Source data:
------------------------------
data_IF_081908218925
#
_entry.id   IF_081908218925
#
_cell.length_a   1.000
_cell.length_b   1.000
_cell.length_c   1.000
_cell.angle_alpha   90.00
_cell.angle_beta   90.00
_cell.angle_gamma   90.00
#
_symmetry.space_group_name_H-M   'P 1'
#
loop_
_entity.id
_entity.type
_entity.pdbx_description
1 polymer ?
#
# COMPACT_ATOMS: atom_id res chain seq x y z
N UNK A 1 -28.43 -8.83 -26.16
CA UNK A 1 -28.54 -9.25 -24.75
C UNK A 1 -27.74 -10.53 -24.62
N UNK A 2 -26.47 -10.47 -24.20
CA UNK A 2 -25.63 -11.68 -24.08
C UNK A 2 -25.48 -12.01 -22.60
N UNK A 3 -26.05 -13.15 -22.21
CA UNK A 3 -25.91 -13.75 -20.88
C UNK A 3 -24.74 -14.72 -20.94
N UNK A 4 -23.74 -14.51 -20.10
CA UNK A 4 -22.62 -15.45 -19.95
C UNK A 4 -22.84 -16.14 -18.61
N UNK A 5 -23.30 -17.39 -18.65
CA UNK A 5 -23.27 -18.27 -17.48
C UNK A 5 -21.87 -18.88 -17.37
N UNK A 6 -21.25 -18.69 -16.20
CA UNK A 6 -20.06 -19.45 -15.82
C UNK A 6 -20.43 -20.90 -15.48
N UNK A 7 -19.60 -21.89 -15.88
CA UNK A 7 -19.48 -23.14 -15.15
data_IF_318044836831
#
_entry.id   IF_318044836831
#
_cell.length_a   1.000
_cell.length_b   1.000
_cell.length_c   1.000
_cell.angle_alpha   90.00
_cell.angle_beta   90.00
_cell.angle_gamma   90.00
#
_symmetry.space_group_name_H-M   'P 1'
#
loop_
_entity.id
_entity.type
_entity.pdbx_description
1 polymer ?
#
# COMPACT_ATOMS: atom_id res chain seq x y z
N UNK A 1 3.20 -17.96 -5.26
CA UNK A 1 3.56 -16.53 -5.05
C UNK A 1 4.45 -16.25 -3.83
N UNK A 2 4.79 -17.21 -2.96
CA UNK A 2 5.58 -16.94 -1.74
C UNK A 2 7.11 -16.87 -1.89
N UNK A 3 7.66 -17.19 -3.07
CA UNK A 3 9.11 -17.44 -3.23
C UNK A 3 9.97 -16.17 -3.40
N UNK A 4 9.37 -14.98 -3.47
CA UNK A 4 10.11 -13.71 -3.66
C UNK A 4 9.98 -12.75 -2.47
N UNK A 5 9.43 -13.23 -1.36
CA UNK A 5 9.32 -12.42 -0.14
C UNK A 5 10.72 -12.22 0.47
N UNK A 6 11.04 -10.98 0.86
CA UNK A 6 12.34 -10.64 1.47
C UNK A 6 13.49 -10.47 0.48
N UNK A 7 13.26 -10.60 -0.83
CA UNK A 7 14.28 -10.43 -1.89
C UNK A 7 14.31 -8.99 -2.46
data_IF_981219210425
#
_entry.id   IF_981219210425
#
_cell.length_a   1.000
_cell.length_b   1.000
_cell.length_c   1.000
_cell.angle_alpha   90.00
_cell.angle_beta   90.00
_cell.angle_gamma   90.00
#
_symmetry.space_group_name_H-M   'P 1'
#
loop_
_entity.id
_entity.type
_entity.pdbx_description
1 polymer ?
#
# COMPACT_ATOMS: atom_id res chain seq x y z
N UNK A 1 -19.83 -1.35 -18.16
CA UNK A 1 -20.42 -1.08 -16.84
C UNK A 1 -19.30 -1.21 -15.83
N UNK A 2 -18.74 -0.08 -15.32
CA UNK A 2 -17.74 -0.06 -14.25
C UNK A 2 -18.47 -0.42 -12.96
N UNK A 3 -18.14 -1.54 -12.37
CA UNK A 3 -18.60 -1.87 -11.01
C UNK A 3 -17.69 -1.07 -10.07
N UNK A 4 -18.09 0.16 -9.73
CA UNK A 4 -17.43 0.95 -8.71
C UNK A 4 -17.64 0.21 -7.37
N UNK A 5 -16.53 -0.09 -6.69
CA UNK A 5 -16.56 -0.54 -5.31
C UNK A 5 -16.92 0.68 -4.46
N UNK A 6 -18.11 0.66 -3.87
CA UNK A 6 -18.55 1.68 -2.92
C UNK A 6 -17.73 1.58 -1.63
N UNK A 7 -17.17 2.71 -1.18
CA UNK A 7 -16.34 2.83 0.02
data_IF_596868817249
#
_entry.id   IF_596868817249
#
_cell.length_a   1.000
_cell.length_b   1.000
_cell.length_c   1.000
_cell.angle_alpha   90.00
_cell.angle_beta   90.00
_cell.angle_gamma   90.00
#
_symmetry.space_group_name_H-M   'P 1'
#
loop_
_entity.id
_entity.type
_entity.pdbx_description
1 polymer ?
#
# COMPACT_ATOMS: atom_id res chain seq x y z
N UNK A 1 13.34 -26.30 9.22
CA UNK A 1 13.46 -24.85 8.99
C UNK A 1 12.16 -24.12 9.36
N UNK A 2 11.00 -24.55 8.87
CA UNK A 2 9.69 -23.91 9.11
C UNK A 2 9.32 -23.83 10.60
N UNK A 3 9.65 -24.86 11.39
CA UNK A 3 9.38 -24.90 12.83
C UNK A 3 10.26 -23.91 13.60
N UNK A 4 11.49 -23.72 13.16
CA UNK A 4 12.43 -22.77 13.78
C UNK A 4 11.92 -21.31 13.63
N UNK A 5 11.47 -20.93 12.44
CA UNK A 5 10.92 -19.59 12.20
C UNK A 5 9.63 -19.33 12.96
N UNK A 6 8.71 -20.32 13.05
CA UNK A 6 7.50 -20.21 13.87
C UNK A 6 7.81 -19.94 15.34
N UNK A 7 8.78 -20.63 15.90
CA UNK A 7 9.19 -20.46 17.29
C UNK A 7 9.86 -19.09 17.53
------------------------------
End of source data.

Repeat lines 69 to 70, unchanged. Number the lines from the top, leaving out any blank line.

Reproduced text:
C UNK A 3 9.97 -16.17 -3.40
N UNK A 4 9.37 -14.98 -3.47